9. I am so sorry about the loss of this kind, gentle, and strong person. I was in awe of her artistic talent, gardening ability, and natural connection with her dogs. I will remember her kindness to my daughter and me many years ago and her warm and friendly smile when I saw her in the neighborhood. My condolences to her family.

  10. I have only know Barbara for a few years, however, she left a lasting impact on me- kindness, integrity and have confidence in what you bring to this world. We all truly enjoyed her art work that she exhibited at our center. I am grateful to have known Barbara.
    Ben, I wish for you strengthening through unconditional love.

  11. Barbara and I worked together on a number of projects and she was a delight to work with. We always had respect for each others skills and were able to produce better results together. She was a kind considerate person.

  12. I worked with Barbara for many years at the Centers for Disease Control and Prevention. She was always a delightful and inspiring colleague and always greeted others with a bright smile and friendly word. She surely left a long-lasting, positive impression on everyone with whom she worked.

  13. I am so sorry to hear of her passing. I knew Barbara when she worked at CDC. She was a very caring person to people she knew.

  14. My deepest condolences and prayers to you and your family. What a wonderful and loving tribute to your Mom.

  15. My condolences and prayers to the family. She will be missed Barbara. I worked with her at the CDC.

  16. Barbara and Jack were special people. Hiking with them was a singular pleasure. A light has gone out, but the lives Barbara illuminated and enriched go on.
    Ben, My thoughts are with you.

  17. I worked with Barbara for many years until she retired. She was always pleasant and had a smile. My condolences goes to her family and friends.

  18. I met Barbara through the Medlock Park Neighborhood Association and also often encountered her and Joey when walking with my dog. I enjoyed her company and sorry to hear of her passing, condolences to the family.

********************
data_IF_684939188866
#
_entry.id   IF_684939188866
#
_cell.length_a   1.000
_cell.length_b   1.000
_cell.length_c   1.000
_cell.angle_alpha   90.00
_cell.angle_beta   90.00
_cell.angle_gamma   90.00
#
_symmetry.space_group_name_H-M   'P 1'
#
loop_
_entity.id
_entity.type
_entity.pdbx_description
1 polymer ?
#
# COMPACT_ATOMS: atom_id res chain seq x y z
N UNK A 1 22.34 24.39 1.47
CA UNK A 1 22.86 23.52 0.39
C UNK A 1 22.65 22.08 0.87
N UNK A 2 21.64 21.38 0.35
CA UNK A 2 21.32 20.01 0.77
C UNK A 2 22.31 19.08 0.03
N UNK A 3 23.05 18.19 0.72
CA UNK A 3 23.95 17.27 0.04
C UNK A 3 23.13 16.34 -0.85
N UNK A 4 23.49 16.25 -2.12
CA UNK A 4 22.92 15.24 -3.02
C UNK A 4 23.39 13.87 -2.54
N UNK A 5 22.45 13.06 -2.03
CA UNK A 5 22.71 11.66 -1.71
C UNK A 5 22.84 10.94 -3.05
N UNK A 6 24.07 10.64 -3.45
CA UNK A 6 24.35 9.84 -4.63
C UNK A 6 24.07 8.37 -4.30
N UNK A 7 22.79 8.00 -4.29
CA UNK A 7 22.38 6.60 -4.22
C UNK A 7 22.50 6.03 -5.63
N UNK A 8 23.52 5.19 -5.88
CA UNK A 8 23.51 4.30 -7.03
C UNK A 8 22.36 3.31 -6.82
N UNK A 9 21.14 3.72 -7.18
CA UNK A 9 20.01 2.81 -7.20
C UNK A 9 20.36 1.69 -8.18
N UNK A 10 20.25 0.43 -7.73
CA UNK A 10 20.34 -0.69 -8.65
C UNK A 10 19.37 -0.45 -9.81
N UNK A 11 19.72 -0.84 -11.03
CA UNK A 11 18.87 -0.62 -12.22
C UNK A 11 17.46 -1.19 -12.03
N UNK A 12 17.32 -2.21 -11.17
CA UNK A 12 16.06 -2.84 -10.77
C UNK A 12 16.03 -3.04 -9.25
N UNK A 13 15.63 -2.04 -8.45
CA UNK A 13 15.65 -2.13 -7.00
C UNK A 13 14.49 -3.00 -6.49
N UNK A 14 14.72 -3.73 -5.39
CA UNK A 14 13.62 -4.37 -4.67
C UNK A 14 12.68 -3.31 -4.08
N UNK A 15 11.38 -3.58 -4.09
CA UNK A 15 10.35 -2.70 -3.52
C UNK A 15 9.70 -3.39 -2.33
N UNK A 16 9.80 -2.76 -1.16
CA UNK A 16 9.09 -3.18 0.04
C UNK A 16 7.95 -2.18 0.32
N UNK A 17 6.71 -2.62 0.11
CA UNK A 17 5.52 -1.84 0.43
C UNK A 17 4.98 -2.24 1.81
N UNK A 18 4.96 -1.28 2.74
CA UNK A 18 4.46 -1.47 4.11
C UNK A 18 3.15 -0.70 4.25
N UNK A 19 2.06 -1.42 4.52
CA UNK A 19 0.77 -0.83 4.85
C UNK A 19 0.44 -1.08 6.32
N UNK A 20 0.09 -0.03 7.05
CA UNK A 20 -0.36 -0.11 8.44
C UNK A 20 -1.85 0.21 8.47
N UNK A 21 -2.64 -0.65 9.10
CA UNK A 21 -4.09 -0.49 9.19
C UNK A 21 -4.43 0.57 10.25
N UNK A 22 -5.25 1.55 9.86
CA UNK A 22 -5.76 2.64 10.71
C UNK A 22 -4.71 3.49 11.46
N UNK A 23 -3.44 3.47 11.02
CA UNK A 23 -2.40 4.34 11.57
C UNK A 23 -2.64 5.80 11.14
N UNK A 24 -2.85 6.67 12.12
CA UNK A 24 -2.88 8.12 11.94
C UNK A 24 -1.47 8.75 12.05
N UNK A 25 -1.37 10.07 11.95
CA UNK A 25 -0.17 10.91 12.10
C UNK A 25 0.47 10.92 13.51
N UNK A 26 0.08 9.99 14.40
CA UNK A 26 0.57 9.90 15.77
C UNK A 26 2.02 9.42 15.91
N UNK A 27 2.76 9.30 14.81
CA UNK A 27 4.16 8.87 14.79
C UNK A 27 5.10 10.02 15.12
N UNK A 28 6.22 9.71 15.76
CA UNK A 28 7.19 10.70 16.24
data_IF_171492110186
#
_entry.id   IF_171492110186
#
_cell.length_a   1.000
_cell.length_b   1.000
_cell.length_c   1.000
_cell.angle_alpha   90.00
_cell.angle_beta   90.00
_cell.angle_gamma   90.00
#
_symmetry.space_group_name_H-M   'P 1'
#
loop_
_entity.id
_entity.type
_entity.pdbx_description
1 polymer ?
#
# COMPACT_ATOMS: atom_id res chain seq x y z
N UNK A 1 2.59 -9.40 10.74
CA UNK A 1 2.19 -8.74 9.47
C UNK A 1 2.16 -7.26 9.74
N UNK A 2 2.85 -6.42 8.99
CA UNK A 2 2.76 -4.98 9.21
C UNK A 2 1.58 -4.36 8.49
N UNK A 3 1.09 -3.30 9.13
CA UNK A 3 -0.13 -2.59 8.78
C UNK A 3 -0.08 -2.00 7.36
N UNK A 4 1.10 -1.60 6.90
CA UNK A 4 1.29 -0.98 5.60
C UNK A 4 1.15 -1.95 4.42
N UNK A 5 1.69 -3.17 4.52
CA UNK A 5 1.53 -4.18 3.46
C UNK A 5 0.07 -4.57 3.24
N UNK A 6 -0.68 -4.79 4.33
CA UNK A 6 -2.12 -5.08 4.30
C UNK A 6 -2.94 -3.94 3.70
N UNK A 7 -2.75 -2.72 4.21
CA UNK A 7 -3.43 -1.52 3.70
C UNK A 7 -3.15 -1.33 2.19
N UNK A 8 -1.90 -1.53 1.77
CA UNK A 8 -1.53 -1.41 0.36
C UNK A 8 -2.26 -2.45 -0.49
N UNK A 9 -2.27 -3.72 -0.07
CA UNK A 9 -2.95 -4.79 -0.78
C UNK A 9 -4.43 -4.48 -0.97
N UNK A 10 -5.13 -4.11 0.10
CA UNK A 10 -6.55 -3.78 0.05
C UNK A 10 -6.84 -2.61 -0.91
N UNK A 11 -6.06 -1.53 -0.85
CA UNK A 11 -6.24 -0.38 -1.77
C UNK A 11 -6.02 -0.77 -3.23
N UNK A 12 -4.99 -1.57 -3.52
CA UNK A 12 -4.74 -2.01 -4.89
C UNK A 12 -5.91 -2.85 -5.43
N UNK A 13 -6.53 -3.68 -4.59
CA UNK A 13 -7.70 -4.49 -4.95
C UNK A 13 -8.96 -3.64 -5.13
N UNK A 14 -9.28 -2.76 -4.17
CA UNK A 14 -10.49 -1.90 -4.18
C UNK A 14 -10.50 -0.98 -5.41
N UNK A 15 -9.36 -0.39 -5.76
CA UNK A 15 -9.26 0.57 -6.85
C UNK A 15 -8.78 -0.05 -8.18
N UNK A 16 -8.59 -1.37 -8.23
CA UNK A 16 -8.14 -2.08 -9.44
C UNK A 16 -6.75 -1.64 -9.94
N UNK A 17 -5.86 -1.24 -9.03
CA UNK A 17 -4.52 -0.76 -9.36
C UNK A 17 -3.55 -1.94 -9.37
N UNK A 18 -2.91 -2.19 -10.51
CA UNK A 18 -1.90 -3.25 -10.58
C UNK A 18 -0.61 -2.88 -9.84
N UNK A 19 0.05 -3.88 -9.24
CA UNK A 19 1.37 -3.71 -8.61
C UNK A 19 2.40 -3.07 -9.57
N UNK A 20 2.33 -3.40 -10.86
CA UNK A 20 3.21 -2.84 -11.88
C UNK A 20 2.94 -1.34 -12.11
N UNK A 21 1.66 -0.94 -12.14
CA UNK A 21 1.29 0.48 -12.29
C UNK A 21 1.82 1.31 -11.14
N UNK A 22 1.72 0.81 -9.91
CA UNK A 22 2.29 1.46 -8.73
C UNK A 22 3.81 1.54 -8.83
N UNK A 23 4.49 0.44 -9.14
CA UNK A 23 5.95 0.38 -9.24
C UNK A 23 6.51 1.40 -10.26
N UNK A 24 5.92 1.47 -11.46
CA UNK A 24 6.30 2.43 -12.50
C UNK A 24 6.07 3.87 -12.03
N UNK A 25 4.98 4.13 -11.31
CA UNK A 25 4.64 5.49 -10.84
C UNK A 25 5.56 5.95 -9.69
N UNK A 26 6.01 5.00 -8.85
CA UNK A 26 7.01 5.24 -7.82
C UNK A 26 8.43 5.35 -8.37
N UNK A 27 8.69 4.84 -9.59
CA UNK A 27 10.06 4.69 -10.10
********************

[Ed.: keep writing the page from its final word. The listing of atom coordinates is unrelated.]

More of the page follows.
19. I’m grateful I was able to share time with you outdoors. I’m so glad we had a camping trip together only two years ago where we spent sometime remembering Jack. You left us too soon.

  20. In a last note to Barbara I told her how much I appreciated her love and care of my friend Jack in his declining years. I never heard her complain one iota about doing that. I was glad I got to go on one of her hikes when we spread some of Jack’s ashes in NGA.

  21. Barbara and I were Medlock/Mason Mills park friends. We went hiking together and she introduced me to her hiking group. She confided in me early on about her cancer, knowing I am a health coach and former owner of health food stores. She was very much into curing herself naturally. She was a very gracious host when I visited her home. Joey was her true companion. Ben, I never met you personally, but I knew of you. Your mother’s legacy lives on through her many friends, and the walks in the park are not quite the same not seeing her with Joey. My heart is heavy. May the blessings she bestowed on others be passed forward…

  22. Growing up in a different town from my Aunt Barbara, I first started really getting to know her as a teenager when I finally learned to write letters. She always responded with love and encouragement, keeping tabs on my various interests, and updating me on my talented younger cousin Ben. The value Aunt Barbara placed on family connection was always evident over the years, from reaching out to pass along family news items, to arranging in-person reunions. When I could pass through the Atlanta area, pizza and a pleasant stroll with Aunt Barbara and Uncle Jack and their dogs at Stone Mountain, or a visit to the Fernbank Science Center, was always on the menu. When I myself became a parent, Aunt Barbara immediately donned the gracious mantle of the doting great-aunt, maintaining a special lasting influence on my children, sparking their interest in science and nature, especially animals (and particularly Pandas!), for which I will be forever grateful. I will miss our many conversations on topics from neuroscience to teaching to parenting to woodworking, and have fond memories of the visits with the children in Decatur, taking Joey along the Medlock boardwalk culminating at the playground. Mostly I will simply miss her kind and gentle spirit filled with unconditional love. I believe she made each person she met feel uniquely special in the world.